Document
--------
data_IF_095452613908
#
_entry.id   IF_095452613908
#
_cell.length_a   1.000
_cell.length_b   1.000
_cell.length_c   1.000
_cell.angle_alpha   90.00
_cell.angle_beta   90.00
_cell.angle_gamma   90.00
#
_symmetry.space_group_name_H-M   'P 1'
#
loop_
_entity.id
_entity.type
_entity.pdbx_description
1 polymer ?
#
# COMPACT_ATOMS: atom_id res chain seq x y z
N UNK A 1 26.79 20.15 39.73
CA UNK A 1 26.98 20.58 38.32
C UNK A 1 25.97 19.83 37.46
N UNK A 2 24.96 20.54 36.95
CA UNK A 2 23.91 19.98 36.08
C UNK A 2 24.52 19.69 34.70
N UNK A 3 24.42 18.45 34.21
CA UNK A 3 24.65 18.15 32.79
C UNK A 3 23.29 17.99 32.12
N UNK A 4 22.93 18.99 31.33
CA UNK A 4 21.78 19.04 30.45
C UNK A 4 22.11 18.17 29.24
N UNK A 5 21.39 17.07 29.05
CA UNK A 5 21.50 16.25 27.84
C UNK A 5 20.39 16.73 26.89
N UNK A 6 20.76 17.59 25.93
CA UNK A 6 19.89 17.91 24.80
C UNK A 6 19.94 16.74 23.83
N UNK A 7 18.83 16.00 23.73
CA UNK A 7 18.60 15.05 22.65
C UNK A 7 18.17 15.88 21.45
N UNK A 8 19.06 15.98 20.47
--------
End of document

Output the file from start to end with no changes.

data_IF_095452613908
#
_entry.id   IF_095452613908
#
_cell.length_a   1.000
_cell.length_b   1.000
_cell.length_c   1.000
_cell.angle_alpha   90.00
_cell.angle_beta   90.00
_cell.angle_gamma   90.00
#
_symmetry.space_group_name_H-M   'P 1'
#
loop_
_entity.id
_entity.type
_entity.pdbx_description
1 polymer ?
#
# COMPACT_ATOMS: atom_id res chain seq x y z
N UNK A 1 26.79 20.15 39.73
CA UNK A 1 26.98 20.58 38.32
C UNK A 1 25.97 19.83 37.46
N UNK A 2 24.96 20.54 36.95
CA UNK A 2 23.91 19.98 36.08
C UNK A 2 24.52 19.69 34.70
N UNK A 3 24.42 18.45 34.21
CA UNK A 3 24.65 18.15 32.79
C UNK A 3 23.29 17.99 32.12
N UNK A 4 22.93 18.99 31.33
CA UNK A 4 21.78 19.04 30.45
C UNK A 4 22.11 18.17 29.24
N UNK A 5 21.39 17.07 29.05
CA UNK A 5 21.50 16.25 27.84
C UNK A 5 20.39 16.73 26.89
N UNK A 6 20.76 17.59 25.93
CA UNK A 6 19.89 17.91 24.80
C UNK A 6 19.94 16.74 23.83
N UNK A 7 18.83 16.00 23.73
CA UNK A 7 18.60 15.05 22.65
C UNK A 7 18.17 15.88 21.45
N UNK A 8 19.06 15.98 20.47